One major focus of service contracts is freeing up time from performing maintenance so that scientists can focus on research, a point that Dr. Luzyanin reflected on. The size of the lab also plays a role in how useful they can be; in larger facilities, when a machine goes down, it’s not as noticeable, whereas the same machine malfunctioning in a small facility can reduce everyone’s work time to zero. Managing service contracts also plays a role, as it can be troublesome to manually sort through every contract; to this end, Clustermarket software has a feature that can reduce the time needed to organize and renew contracts. While service contracts may hasten general maintenance, it’s still important for users to understand how to troubleshoot special applications.
For probes, a specialized technician may be required for repairs anyway, according to Dr. Luzyanin: “There is one taboo…I never touch the probes. Cryoprobes are absolutely out of the question.” One of the companies that make probes, Bruker, also doesn’t publish the composition of their probes, so hiring independent technicians may risk damaging the probes via mishandling.
The lifespan of a probe
When asked how they manage probes to maximize their lifespan, our guests courteously suggested several useful (and critical) tips:
- Having more instruments is advantageous, as they can be used at a lower capacity. For instance, instead of having three instruments running at 100%, four instruments can be run at 75%.
- Make sure personnel handle tubes with gloves, avoid writing with a marker, prepare samples carefully, and clean surfaces accordingly.
- Restrict the type of consumables, such as tubes and cups, to only those specifically manufactured for use with NMR.
- Encourage automated measurement and restrict personnel from performing manual measurements to those who are sufficiently trained.
- Train personnel to recognize problems when they occur, such as when rotors are not spinning properly. It helps to provide an atmosphere where “there is no stupid question,” so that students aren’t afraid to ask when something goes wrong.
All scientists face a conundrum: while science is necessary to ameliorate the world’s problems, it may also contribute to them by producing a vast amount of plastic pollution.1 Therefore, we asked our guests what kind of solutions they were taking to lessen their facilities’ load on the environment.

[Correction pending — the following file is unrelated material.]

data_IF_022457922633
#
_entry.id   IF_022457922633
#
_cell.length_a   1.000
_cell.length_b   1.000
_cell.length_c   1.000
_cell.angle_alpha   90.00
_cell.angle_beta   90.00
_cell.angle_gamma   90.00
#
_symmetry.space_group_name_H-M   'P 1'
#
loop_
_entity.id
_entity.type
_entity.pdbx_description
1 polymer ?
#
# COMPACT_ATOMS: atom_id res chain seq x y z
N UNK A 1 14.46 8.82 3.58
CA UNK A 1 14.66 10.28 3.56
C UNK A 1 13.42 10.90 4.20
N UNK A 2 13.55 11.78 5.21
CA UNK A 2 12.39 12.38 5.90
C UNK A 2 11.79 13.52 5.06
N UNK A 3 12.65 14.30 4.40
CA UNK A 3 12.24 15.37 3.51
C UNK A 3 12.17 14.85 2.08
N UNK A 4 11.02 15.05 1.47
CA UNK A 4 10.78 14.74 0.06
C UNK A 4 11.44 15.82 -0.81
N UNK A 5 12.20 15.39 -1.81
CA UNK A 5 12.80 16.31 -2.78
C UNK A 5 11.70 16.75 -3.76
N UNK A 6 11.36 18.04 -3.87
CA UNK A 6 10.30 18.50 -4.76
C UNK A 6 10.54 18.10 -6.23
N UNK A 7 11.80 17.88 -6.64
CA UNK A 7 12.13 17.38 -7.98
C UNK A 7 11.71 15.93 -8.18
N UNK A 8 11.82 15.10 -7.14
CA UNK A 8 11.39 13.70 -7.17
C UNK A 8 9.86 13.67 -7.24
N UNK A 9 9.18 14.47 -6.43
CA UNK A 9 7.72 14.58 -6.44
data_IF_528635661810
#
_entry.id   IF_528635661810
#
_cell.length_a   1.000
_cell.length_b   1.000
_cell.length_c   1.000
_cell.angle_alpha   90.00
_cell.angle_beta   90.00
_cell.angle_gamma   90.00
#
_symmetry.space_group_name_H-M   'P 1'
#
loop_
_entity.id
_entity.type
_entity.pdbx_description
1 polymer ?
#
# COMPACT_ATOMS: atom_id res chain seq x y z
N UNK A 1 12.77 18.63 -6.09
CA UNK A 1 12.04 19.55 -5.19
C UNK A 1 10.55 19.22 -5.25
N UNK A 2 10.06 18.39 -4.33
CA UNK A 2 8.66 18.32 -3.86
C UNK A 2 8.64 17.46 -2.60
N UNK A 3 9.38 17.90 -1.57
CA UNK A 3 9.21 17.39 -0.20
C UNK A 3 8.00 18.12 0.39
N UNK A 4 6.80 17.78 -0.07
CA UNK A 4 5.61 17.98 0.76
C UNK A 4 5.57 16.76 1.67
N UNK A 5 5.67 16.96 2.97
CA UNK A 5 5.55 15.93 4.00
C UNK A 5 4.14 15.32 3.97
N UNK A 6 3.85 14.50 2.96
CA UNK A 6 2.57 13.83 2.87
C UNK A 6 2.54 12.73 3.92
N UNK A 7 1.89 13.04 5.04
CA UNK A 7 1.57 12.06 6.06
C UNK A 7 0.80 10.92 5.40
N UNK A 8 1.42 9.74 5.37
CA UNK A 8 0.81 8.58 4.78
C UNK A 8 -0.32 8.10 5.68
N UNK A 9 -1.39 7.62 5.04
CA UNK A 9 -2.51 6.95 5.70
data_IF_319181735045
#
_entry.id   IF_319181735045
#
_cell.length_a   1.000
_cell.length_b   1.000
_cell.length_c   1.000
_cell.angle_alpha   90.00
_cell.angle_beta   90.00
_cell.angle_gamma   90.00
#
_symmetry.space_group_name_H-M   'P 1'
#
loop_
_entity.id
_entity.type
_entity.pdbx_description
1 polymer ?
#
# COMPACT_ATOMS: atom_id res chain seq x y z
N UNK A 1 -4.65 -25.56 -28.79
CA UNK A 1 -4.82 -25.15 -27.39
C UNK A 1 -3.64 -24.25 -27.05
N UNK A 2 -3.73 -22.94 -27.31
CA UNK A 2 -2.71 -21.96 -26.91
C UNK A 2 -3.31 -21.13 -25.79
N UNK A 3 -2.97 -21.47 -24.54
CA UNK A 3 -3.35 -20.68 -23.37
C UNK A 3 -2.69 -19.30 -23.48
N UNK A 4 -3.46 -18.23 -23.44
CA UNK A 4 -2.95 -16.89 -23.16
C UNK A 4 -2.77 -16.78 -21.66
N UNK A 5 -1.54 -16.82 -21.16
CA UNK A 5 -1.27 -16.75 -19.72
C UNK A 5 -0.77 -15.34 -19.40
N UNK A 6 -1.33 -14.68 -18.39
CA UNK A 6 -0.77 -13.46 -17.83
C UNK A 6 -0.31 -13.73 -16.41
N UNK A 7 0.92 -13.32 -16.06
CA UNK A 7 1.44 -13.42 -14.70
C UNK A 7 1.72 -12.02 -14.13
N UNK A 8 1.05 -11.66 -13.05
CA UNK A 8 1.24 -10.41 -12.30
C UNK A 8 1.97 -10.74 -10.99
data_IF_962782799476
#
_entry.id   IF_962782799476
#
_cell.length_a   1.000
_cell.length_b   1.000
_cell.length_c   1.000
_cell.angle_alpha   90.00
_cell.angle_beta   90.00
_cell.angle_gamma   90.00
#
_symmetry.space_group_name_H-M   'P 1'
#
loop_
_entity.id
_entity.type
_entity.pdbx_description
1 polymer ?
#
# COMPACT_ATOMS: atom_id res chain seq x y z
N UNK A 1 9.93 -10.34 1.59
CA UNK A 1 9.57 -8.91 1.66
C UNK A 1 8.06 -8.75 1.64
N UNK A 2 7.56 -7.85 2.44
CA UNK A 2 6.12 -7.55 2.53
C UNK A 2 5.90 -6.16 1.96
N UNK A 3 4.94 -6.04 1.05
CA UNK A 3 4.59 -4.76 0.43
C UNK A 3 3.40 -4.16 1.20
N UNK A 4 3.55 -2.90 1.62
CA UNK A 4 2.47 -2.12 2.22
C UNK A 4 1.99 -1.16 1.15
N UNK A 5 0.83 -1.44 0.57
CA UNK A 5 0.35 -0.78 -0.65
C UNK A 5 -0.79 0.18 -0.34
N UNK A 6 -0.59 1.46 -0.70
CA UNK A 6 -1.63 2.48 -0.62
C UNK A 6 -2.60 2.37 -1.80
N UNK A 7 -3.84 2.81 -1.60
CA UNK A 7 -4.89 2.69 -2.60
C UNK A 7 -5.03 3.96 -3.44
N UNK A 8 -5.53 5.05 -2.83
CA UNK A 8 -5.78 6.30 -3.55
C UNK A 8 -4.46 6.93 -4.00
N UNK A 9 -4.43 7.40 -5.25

Re-using tubes seemed to be the flavor of the day, as many students tend to unnecessarily throw out tubes when they’re done with them. NMR Facility Manager at the VU Amsterdam always asks students to check the tubes before each run and also tries to save solvent, where possible. Dr. Baldus-Becker usually tries to limit the number of caps and rotors used in each experiment; she even hides caps to make students think there are fewer than there really are so that students try to understand and utilize a limited amount of supplies.
Cryogens were also one of the main components that needed to be saved. Several systems exist, including those from Bruker, that allow for the recovery of nearly all boiled-off helium from the instrument, which is especially useful due to the rarity and high costs of the gas. Though the initial investment is relatively large for these systems, they ultimately pay for themselves in the long run by reducing the costs of re-obtaining cryogens and ensuring gas is available when needed. This is especially true for larger facilities with many machines that require relatively high volumes of cryogen. It’s also worth looking at how the system is set up, as that may change how much gas is recovered; in some cases, up to 90% of gas can be collected, though more often only around 50% is actually recovered.
If you are interested in hearing the full panel discussion, you can listen to it here. Check out our upcoming events for some more exciting panel discussions on topics like flow cytometry, microscopy, genomics, and more!